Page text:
On average, men need about 3,000 IUs and women need about 2,300 IUs of preformed vitamin A each day. Because your body must convert provitamins into vitamin A, some experts recommend getting anywhere from 10,000 to 83,000 IUs of provitamin A daily. Just one cup of chopped kale contains more than 10,000 IUs of beta-carotene, so you can likely reach these daily goals through diet.

If you consume too much preformed vitamin A from supplements—which is pretty easy to do—you might experience dizziness, skin irritation or pain in joints and bones. You’re probably better off tossing together a colorful salad before tossing back a pill.

Vitamin E

6 / 9 Vitamin E

Not many Americans are deficient in vitamin E, a fat-soluble vitamin that protects cells from damage and provides support for your immune system. Vitamin E is abundant in foods like avocado, almonds and spinach, making supplements unnecessary for most. Healthy adults need about 15 milligrams of the nutrient each day.

Need some easy ways to get vitamin E in your diet?

  • Snack on a handful of almonds—a one ounce serving contains more than 7 milligrams.
  • Toss together a big salad—one bunch of spinach contains fewer than 80 calories and almost 7 milligrams of vitamin E.

People who have conditions that prevent proper digestion or absorption of fat—like Crohn’s disease—might benefit from taking vitamin E supplements. Deficiencies of this vitamin can cause nerve and muscle damage and trigger vision problems. Symptoms of vitamin E deficiency include altered or diminished reflexes and muscle weakness.

But before you pop a pill, talk to your healthcare provider—overdoing these supplements could cause other issues, like hemorrhaging.

Vitamin B12

7 / 9 Vitamin B12

Your body needs this B vitamin for several reasons, including proper formation of DNA and blood cells. This nutrient is only naturally present in animal products and byproducts, like meat, milk and yogurt, or fortified foods like breakfast cereals. Most adults should get about 2.4 micrograms of this nutrient daily.

Older adults and people who eliminate animal products from their diet, like vegans, are at a higher risk of B12 deficiency. These shortages can be hard to track, developing slowly or progressing rapidly, and they can cause symptoms like hand and foot numbness, jaundice and fatigue. What’s more, these symptoms are often overlooked or mistaken for other conditions. Severe deficiencies of B12 may cause depression, memory loss, incontinence and more.

“If you're a vegan, you need to be taking supplemental vitamin B12, because you can't get vitamin B12 in a vegan diet,” Roach says.

Vitamin C

8 / 9 Vitamin C

Fruits and veggies, like green bell peppers, oranges and kiwi are loaded with vitamin C, which is good for the growth and repair of tissue, collagen production and wound healing. People who get the recommended servings of fruit and veggies per day should have no trouble getting enough vitamin C. Deficiency isn’t common in developed countries, like the U.S., but can still occur in people who have limited access to a variety of foods.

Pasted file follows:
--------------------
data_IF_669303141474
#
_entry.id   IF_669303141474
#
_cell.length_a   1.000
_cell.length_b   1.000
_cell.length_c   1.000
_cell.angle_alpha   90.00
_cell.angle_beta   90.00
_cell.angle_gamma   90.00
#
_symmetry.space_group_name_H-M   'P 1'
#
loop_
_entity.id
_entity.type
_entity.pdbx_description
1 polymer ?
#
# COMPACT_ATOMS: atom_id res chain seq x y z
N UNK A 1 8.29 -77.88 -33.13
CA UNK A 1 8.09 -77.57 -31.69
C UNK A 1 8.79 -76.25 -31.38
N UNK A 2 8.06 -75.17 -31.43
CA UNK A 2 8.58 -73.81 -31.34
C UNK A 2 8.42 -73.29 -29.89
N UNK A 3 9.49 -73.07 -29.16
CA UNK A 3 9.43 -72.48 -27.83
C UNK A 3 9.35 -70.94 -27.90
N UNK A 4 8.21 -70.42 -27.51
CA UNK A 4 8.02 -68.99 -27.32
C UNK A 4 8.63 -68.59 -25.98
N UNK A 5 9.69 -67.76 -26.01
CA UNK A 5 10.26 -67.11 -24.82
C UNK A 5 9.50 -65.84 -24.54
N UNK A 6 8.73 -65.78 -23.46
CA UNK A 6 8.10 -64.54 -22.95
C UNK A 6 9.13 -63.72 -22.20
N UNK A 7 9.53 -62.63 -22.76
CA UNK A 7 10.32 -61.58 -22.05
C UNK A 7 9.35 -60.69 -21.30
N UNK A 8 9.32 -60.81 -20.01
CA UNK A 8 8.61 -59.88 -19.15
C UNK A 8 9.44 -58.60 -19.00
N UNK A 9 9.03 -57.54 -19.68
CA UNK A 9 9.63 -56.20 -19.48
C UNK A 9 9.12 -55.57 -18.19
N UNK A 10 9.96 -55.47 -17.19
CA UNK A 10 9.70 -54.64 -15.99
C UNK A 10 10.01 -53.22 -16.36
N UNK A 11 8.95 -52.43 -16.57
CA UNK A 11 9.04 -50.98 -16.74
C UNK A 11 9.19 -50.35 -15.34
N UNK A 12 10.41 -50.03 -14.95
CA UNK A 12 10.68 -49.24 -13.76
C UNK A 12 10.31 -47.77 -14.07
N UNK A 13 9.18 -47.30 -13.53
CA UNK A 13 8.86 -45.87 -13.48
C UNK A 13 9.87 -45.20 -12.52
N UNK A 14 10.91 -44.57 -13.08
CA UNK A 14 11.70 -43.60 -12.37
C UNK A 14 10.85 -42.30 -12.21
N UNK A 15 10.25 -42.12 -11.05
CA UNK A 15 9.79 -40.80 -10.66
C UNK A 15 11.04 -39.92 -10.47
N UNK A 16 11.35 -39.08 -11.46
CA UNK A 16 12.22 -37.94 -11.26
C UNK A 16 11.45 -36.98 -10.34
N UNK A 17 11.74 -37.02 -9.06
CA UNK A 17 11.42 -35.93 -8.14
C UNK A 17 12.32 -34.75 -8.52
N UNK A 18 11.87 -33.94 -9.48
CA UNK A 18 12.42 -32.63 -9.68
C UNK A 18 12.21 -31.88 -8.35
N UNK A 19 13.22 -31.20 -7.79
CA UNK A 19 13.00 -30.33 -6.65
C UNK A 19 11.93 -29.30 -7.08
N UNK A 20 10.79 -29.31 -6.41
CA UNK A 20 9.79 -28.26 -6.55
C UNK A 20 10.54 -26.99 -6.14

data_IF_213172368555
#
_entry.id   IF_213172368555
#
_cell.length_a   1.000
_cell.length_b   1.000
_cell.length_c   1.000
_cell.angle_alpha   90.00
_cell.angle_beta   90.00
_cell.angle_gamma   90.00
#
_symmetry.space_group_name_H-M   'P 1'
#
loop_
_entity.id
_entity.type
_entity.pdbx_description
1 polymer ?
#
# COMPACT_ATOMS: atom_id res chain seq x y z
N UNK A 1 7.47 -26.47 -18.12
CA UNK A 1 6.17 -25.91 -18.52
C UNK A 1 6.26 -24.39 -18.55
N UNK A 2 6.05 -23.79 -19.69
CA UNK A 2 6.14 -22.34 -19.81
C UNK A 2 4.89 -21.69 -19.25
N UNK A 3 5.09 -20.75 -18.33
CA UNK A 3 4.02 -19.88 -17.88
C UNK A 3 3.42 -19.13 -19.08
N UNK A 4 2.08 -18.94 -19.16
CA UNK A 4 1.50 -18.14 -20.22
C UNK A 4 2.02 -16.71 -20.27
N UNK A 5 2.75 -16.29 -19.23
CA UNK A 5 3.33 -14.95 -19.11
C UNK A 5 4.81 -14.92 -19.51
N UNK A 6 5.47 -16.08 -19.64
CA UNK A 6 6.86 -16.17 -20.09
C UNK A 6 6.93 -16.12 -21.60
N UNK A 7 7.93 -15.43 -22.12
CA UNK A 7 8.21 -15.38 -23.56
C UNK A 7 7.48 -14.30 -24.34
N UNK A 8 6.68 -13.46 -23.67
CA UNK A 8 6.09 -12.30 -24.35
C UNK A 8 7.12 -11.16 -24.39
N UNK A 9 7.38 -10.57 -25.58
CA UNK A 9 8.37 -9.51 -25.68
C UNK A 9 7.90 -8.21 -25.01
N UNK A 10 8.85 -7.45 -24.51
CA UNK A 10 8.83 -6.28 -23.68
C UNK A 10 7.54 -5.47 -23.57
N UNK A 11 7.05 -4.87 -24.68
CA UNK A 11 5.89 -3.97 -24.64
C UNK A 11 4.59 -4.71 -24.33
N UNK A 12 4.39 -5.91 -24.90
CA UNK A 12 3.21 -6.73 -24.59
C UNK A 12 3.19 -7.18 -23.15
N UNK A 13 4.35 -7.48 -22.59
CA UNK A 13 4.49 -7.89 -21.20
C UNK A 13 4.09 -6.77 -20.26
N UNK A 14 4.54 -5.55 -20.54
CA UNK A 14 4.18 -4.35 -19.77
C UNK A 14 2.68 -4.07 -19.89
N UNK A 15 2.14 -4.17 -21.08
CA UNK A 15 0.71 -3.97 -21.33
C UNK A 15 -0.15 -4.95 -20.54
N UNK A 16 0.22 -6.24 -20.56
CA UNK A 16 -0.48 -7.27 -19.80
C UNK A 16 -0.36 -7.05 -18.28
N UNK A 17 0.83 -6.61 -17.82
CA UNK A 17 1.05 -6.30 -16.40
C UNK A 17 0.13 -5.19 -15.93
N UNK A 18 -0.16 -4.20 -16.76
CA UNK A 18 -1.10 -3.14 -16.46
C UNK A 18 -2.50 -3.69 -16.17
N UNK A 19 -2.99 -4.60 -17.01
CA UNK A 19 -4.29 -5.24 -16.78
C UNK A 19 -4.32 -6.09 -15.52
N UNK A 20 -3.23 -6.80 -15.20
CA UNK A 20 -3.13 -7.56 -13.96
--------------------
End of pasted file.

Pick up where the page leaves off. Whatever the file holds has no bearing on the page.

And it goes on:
How much vitamin C does your body need per day? It depends on your sex and stage of life:

  • Men: 90 milligrams
  • Women: 75 milligrams
  • ​Pregnant women: 85 milligrams
  • Breastfeeding women: 120 milligrams

If you’re deficient in vitamin C, add more greens to your favorite meals—one cup of chopped broccoli contains 81 milligrams. Vitamin C is water-soluble, so a little extra should safely find its way out of your body.

Omega-3 fatty acids

9 / 9 Omega-3 fatty acids

That fishy smell might not be the only reason to leave omega-3 supplements on the pharmacy shelf. For more than a decade, experts have debated the pills' efficacy for preventing heart disease. According to a 2018 meta-analysis of 10 clinical trials involving 77,917 people, there is no link between consumption of fish oil pills and a lower risk of heart disease or other heart-related events, even for people with prior heart conditions.

Our bodies still need the nutrient, however. Omega-3 fatty acids are essential for the growth and function of cells. According to the National Academy of Medicine, most women should aim for 1.1 grams a day, and men should strive to get 1.6 daily grams. Pregnant and breastfeeding women should get between 1.3 and 1.4 grams.

In most cases, a balanced diet delivers enough of the nutrient, making supplements unnecessary. Foods high in omega-3s include canola oil, salmon, herring, mackerel, chia seeds and walnuts. If you're looking to up your fatty acid intake, top chia pudding—a combination of 2 tablespoons chia seeds and a ½ cup almond milk—with chopped walnuts.